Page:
Foods that are abundant in these tiny microbes are fermented foods, which use healthy probiotic bacteria in their fermentation processes!
Here are the best food sources of probiotics!
Fermented (black/green) teas:
(You likely noticed that some of these foods were also listed in the section on the foods containing digestive enzymes! These foods will definitely give you one heck of a digestive bang for your buck!)
As with digestive enzymes, you can also increase your intake of probiotics by taking a concentrated supplement.
Probiotic supplements come in capsule, tablet, or powder form.
All good probiotic supplements should explicitly list the number of probiotics, the genus, species, and strain of the microorganism, as well as its product’s shelf life, directly on the label.
Before you just go pick up any ol’ probiotic supplement, though, you should know that not all probiotic strains work the same. Make sure to do a little bit of research about which probiotic strain(s) will be the best fit for you.
Our article on the Best Probiotic Supplements offers a great jumping-off point!
When To Take Digestive Enzymes and When Probiotics?
Digestive enzymes are the best choice when your body is struggling to digest a specific type of food or nutrient.
Based on the current evidence, digestive enzymes are almost certainly useful for you if you have:
- Chronic pancreatitis
- Pancreatic cancer
- Cystic fibrosis
- Lactose intolerance
- Casein intolerance
- Gluten intolerance
Probiotics, on the other hand, are likely are a better choice if you are looking for broader gut-health boosting effects.
Some of the conditions which researchers are certain can benefit from taking a probiotic are:
- Antibiotic-induced diarrhea (treatment and prevention)
- Traveler’s diarrhea (treatment and prevention)
- Infection-induced diarrhea
Of course, as I outlined above, there are many other health benefits of probiotics! The exact benefits, though, depend on the strain and dosage you take.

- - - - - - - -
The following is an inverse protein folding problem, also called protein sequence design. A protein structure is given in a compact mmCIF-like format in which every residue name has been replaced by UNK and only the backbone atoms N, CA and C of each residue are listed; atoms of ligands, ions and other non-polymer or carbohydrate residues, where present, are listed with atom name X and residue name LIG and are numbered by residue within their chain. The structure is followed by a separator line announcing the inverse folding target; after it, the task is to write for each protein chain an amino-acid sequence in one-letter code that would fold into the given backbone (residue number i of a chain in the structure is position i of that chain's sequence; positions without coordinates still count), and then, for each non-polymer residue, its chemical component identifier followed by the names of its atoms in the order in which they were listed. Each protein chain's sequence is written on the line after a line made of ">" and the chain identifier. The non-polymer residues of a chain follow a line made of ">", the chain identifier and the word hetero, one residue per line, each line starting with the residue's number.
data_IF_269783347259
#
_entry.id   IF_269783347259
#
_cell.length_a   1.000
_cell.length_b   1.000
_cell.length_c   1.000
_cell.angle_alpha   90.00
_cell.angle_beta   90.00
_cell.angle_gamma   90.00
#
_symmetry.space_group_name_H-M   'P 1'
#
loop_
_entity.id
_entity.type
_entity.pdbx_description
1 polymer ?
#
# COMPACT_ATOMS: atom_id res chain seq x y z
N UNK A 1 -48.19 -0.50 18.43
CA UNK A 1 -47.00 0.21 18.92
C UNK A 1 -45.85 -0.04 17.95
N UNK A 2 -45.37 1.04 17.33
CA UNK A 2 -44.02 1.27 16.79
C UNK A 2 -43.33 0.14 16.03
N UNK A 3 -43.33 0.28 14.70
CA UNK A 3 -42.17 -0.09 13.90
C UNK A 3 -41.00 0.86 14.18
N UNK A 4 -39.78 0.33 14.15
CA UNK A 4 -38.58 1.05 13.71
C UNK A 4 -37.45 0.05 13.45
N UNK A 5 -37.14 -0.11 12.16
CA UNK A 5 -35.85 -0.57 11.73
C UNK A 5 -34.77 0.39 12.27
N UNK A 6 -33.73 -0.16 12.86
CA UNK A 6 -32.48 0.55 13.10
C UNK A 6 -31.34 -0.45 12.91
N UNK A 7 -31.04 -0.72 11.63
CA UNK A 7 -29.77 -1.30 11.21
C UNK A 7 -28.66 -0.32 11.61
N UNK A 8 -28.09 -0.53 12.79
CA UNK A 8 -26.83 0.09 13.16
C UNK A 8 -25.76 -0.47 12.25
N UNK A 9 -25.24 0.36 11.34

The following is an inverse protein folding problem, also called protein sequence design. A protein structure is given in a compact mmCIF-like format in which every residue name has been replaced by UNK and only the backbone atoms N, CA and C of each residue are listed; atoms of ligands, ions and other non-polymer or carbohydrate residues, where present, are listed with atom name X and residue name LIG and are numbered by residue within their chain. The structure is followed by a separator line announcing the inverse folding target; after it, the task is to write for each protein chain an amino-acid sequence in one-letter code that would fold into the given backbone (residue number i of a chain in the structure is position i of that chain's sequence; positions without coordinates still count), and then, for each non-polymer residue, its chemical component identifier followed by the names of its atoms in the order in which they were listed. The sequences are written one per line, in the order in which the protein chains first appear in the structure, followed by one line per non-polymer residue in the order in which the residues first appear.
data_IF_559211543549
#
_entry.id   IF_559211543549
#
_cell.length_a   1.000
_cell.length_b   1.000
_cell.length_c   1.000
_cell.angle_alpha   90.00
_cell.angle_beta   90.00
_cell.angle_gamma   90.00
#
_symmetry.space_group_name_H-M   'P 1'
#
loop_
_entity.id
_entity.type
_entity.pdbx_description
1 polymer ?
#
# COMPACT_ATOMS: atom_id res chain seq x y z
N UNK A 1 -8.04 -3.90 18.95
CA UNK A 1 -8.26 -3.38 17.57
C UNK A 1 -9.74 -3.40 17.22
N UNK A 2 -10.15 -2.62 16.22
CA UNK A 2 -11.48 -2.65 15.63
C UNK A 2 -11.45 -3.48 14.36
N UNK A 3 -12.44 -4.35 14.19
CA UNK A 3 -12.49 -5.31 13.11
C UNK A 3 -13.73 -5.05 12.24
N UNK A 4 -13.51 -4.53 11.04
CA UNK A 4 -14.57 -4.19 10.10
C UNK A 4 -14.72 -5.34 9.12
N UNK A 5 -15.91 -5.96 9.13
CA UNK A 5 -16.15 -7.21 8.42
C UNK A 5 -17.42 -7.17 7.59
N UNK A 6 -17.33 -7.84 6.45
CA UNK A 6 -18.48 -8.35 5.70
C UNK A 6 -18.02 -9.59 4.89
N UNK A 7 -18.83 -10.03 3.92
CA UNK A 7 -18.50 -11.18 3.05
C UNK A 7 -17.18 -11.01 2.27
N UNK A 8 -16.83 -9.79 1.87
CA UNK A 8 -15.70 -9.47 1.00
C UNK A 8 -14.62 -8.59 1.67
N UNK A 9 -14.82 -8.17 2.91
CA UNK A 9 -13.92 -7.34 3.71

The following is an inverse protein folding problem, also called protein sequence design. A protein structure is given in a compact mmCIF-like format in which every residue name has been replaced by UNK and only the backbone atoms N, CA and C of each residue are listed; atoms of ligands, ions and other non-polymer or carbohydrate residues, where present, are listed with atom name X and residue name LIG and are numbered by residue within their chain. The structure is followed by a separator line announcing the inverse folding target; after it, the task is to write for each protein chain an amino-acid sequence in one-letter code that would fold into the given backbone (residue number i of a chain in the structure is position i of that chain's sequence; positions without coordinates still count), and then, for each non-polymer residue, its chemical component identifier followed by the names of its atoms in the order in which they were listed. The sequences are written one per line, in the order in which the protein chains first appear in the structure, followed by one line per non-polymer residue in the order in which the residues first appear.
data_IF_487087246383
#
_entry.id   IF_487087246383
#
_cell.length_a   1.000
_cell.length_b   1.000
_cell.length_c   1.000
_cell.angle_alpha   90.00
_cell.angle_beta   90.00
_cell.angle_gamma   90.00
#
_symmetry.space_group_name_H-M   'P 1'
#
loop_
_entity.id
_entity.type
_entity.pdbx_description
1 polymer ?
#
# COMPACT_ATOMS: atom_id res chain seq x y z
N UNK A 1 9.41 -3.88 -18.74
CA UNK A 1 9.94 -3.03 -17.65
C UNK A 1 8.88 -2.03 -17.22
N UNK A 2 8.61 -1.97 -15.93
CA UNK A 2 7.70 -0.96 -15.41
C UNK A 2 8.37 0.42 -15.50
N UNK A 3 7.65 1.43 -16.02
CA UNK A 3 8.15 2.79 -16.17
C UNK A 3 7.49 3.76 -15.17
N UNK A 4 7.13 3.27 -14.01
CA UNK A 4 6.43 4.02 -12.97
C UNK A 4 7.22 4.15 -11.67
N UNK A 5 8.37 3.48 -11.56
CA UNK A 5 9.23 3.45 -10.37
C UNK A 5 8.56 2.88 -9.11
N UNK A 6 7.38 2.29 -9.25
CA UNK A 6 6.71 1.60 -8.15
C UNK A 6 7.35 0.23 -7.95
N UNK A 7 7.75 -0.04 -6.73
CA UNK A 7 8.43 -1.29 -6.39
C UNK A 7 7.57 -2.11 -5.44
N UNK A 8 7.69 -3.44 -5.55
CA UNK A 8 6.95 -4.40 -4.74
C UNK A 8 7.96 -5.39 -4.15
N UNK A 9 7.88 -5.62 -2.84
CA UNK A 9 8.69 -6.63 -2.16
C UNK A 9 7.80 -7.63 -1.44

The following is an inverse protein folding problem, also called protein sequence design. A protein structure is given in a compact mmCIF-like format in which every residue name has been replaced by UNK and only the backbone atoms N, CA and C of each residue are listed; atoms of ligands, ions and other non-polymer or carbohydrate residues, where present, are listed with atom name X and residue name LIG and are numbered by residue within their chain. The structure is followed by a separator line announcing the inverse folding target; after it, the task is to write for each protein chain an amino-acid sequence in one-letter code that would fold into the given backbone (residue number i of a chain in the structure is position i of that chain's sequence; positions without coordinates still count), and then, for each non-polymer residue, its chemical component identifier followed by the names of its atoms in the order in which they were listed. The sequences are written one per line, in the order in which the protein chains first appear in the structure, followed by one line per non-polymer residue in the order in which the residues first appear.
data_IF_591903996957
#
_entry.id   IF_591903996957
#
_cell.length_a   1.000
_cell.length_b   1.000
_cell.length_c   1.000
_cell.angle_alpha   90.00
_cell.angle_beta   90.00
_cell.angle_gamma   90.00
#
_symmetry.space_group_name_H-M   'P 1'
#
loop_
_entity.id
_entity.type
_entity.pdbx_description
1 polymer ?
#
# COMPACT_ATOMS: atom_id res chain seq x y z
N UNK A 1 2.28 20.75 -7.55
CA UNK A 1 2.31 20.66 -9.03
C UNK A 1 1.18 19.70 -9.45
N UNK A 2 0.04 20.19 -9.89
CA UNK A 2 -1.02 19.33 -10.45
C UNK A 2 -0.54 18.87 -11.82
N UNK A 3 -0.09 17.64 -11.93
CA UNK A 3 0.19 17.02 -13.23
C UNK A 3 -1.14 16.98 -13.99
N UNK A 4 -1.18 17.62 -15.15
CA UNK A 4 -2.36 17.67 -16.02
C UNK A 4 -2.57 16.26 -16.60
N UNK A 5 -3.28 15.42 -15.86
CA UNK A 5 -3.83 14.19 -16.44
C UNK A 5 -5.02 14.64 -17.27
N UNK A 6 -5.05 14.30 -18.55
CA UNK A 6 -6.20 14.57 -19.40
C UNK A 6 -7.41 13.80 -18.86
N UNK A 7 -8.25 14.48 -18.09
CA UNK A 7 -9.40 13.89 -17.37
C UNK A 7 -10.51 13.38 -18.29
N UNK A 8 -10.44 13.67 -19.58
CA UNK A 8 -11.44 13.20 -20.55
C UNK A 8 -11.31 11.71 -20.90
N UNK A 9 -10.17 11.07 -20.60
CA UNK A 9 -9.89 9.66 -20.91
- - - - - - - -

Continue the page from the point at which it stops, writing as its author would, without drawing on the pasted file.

I recommend talking to your doctor about whether a probiotic is a good fit for you and, if so, which species, specifically, you should take.
When Shouldn’t You Take Digestive Enzymes?
There are only a few situations in which taking digestive enzymes may not be safe (in supplement form, that is — digestive enzymes from food are essentially always safe to consume as long as you are not allergic).
The situations in which you should avoid taking digestive enzyme supplements are:
- If you are taking warfarin (or similar blood-thinning medications). Bromelain (a protease) together with a blood thinner may increase your risk of excess bleeding. Because of bromelain’s anti-clotting properties, it may increase menstrual bleeding, as well.
- If you are allergic to the foods the enzymes were extracted from. You may trigger an allergic reaction if you take a supplement made from food you are allergic to. For bromelain supplements, that can include pineapple, wheat, and carrots. You shouldn’t take papain supplements if you are allergic to papaya, kiwi fruit, or figs.
- If you are pregnant. The evidence on taking digestive enzyme supplements during pregnancy is scarce, so to be on the safe side, you should probably avoid taking digestive enzyme supplements if you are expecting.
If you are not on a blood thinner, allergic to the supplement’s ingredients, or pregnant, digestive enzyme supplements should be safe for you to take.
Just make sure you are sticking to the recommended doses.
When Shouldn’t You Take Probiotics?
Probiotics are also considered generally safe, in the healthy population. However, there are a few situations that may require a touch more caution. These are: